In pictures: Tribal festivals showcase human diversity

August 28, 2013

Brazil’s Enawene Nawe gather outside haiti, the house of sacred flutes, to celebrate their four-month long Yãkwa fishing ritual. © Fiona Watson/Survival

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As thousands of revelers bask in the sun at Nevada’s Burning Man festival, and London’s streets recover from thousands more dancing to the rhythms of Notting Hill Carnival, Survival International has published an online photographic gallery showing how many tribal peoples live their life through ritual and festivals.

Survival’s new photographic gallery features unique insights into tribal festivals held in honor of the lands that sustain them and the spirits that watch over them, but also highlights some of the threats facing tribal peoples today as they are driven off their ancestral lands.

The gallery features, among others, the four-month long Yãkwa fishing ritual of Brazil’s Enawene Nawe tribe, during which food is exchanged between the tribe and the subterranean spirits; the sacrificial and bountiful harvest festival of the Dongria Kondh in India, when a holy man runs over hot coals; and vibrant dance rituals such the Bushmen’s trance dance in southern Africa, which generates a boiling energy amongst the dancers.

A Hamar man in Ethiopia's Lower Omo Valley has to jump over a line of cattle four times before getting married. © Mario Gerth/Survival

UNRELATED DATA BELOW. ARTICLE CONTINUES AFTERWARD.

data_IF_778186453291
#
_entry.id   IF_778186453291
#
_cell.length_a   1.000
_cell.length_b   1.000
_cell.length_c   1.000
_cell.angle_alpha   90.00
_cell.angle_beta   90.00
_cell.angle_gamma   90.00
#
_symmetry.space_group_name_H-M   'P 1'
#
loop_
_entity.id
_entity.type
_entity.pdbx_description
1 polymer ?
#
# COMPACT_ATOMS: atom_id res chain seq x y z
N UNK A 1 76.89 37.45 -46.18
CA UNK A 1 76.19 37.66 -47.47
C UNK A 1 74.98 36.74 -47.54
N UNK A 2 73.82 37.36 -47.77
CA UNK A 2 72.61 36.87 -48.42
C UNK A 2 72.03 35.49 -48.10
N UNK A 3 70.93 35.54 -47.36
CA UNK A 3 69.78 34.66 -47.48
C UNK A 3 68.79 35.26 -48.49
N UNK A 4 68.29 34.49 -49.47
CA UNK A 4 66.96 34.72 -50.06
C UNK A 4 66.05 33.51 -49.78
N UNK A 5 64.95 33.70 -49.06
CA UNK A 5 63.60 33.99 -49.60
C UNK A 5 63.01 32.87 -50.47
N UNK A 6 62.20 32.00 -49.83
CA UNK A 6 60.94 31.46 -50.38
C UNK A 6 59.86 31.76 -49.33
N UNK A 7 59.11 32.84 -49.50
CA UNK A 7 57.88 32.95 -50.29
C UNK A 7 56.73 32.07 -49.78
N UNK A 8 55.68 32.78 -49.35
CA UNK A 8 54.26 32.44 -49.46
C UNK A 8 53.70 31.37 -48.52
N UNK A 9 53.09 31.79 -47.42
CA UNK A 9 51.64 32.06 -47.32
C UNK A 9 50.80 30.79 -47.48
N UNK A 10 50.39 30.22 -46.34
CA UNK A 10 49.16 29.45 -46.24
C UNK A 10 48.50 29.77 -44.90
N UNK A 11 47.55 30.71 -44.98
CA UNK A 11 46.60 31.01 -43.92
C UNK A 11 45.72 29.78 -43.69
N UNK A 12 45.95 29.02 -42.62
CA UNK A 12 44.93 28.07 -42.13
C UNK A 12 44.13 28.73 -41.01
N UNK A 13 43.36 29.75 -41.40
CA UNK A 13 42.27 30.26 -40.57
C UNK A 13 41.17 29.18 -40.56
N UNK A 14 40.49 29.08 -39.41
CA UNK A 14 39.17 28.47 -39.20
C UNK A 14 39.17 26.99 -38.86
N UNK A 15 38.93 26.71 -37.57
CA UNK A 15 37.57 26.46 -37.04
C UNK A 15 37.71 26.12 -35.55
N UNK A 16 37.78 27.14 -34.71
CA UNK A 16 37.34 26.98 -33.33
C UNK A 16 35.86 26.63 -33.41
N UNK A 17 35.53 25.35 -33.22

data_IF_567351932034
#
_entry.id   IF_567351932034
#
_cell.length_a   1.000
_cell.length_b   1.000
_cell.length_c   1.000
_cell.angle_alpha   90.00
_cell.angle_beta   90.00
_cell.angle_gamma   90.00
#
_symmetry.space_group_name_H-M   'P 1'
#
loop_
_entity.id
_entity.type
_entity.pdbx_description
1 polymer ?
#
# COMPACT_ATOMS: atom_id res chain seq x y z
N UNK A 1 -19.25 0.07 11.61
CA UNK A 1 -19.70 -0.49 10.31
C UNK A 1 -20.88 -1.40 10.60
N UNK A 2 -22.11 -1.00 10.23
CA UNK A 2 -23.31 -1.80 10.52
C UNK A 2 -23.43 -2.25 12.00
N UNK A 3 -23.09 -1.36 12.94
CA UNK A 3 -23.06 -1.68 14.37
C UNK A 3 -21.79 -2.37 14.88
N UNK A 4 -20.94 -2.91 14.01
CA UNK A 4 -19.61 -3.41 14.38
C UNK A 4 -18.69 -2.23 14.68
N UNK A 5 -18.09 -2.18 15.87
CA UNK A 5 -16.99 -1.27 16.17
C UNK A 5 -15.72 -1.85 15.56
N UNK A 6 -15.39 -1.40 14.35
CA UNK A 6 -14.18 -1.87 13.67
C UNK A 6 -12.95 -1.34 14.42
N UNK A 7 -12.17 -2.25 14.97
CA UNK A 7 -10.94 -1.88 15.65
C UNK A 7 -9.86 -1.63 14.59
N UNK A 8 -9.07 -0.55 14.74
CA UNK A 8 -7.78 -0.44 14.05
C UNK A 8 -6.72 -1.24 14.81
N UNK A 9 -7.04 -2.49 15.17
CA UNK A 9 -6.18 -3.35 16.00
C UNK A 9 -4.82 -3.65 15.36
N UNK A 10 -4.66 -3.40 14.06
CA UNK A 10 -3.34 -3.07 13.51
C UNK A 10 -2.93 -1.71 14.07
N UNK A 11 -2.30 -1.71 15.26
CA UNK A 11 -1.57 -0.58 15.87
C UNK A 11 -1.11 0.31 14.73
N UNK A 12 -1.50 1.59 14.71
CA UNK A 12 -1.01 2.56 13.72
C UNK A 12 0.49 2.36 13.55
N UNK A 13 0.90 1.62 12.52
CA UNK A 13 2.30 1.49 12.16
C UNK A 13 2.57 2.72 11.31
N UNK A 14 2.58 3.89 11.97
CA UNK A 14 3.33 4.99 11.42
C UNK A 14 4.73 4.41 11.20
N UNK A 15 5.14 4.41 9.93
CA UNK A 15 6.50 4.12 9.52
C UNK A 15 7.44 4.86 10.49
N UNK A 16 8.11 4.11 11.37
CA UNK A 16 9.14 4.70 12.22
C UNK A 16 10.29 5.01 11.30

Survival’s gallery also shows how in East Africa young Maasai boys turn into men at the e unoto ceremony; and how Ethiopia’s Hamar men demonstrate their courage and strength by running over a line of cattle four times before they can be married.

But when tribal peoples are evicted from their homes and their lands are destroyed in the name of ‘progress’, as they have done for centuries, they don’t only lose their livelihoods, but also their identity as a people, which is reflected in their festivals.

Brazil’s Awá have become known as Earth’s most threatened tribe as their rainforest is disappearing faster than in any other Indigenous area in the Brazilian Amazon and they face attacks by illegal loggers when they go out to hunt in the forest; while the Dongria Kondh have been fighting against an open-pit bauxite mine on their sacred Niyamgiri Hills for nearly a decade.

During the Awá's full moon ritual, men decorate their hair with white king vulture feathers. The Awá are Earth's most threatened tribe because their forest is being rapidly cut down. © Toby Nicholas/Survival

As festivals are celebrated throughout the world, tribal peoples require the support of governments and individuals to protect their lands and to recognize their land rights. Survival International has supported tribal peoples’ struggles for the rights to their land for over forty years.

Davi Kopenawa, a Yanomami shaman, said, ‘We sing with different voices, but we are singing about the same Earth’.

Note to editors:

- Please contact Survival’s press team for a selection of images from Survival’s photographic gallery for publication.